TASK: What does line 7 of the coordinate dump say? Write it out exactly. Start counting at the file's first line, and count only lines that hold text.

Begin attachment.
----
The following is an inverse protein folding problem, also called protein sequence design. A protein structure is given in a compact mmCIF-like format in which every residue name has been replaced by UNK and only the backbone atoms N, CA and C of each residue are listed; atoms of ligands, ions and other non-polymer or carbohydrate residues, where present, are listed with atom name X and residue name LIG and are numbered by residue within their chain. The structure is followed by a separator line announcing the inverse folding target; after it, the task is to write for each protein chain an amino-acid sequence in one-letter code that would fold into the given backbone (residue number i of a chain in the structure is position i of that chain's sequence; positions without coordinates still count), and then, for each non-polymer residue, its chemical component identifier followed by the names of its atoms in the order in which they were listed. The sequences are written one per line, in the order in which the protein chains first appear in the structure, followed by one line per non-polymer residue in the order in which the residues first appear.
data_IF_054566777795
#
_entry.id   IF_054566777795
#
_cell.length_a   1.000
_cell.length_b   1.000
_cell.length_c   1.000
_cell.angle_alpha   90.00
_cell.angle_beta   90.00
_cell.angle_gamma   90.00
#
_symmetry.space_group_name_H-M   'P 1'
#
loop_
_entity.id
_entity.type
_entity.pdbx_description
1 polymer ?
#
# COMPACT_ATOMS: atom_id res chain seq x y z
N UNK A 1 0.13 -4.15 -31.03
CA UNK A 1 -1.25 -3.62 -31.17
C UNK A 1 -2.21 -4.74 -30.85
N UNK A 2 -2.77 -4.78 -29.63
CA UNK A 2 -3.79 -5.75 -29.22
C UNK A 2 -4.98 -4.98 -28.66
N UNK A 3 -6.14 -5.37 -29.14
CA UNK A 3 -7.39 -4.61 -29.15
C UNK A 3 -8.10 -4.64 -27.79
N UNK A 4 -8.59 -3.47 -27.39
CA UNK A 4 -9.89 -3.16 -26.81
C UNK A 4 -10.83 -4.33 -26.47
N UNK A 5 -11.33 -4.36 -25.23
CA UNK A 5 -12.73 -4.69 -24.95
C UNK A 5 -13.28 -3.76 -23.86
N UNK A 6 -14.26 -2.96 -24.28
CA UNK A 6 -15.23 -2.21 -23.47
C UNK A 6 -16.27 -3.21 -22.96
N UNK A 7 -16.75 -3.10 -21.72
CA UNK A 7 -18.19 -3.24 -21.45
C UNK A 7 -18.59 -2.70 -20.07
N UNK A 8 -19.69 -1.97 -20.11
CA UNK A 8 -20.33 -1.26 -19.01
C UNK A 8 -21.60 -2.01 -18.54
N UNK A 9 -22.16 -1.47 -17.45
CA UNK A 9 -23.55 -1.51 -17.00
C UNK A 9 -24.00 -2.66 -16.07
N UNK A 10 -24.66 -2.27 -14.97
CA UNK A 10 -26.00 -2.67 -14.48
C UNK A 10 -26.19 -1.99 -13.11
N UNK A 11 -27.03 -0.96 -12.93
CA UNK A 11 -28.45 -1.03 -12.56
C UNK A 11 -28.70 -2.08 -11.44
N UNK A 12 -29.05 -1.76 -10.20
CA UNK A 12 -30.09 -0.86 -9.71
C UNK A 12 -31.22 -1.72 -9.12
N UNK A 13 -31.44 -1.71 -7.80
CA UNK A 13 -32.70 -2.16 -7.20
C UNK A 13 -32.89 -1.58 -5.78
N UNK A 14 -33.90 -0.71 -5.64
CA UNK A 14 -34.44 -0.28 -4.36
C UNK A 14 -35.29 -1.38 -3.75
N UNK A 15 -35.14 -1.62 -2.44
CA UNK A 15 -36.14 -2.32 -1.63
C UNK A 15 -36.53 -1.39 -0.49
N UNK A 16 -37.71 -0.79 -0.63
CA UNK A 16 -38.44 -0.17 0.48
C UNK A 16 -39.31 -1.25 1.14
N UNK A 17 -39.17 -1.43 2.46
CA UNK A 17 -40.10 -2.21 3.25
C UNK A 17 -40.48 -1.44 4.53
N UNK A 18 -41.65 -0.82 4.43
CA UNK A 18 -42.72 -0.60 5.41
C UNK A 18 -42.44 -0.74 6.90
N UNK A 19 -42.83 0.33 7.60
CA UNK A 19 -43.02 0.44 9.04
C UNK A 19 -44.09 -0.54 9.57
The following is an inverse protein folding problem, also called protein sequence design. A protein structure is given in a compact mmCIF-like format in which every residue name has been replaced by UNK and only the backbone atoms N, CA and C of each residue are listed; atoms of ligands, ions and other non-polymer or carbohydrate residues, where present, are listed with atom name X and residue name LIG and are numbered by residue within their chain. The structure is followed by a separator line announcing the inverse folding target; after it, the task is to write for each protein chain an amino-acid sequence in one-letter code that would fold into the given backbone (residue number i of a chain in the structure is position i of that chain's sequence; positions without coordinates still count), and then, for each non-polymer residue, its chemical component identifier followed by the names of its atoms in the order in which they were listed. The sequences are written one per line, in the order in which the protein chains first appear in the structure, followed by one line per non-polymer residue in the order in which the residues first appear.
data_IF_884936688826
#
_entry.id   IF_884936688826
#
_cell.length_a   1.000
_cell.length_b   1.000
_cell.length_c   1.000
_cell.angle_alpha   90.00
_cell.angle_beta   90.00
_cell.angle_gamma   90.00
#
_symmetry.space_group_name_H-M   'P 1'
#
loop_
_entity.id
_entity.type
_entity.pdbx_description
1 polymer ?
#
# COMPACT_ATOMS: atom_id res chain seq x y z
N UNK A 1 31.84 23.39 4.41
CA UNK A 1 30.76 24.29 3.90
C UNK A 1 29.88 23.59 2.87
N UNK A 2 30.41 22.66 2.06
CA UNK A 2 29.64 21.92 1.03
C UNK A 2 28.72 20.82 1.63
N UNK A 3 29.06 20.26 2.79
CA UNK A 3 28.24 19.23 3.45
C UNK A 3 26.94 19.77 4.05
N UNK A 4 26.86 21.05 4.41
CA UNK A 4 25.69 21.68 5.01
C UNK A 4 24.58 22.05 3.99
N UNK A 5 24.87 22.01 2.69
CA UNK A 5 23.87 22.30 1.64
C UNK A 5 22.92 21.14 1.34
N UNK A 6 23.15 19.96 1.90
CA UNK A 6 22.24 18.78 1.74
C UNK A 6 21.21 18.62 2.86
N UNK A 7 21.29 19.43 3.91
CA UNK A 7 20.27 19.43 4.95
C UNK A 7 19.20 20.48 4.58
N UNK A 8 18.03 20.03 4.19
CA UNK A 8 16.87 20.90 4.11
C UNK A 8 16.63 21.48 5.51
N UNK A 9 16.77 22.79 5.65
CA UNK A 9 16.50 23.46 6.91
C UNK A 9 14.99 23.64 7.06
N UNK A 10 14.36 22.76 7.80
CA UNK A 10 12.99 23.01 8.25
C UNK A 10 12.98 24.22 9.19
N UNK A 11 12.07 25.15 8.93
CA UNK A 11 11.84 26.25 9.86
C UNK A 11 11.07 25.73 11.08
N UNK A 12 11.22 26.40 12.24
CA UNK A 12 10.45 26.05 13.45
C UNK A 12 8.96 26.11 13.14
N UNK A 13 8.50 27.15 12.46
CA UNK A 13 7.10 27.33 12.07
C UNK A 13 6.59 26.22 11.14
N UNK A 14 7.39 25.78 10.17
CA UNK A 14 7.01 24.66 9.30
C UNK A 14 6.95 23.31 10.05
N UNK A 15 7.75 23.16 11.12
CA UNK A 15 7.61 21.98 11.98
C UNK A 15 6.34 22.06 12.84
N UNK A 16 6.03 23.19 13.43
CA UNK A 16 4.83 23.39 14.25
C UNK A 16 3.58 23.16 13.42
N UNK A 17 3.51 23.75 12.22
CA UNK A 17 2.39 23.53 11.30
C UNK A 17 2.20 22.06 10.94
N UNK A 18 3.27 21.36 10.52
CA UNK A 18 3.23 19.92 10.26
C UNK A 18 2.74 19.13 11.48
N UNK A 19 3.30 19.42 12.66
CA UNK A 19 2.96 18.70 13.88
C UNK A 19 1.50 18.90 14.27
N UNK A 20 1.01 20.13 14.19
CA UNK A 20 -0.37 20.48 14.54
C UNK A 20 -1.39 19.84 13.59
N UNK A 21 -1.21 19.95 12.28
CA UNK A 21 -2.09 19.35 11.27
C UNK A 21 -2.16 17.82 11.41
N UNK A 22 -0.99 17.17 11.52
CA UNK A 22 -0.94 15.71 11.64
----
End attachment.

_cell.length_b   1.000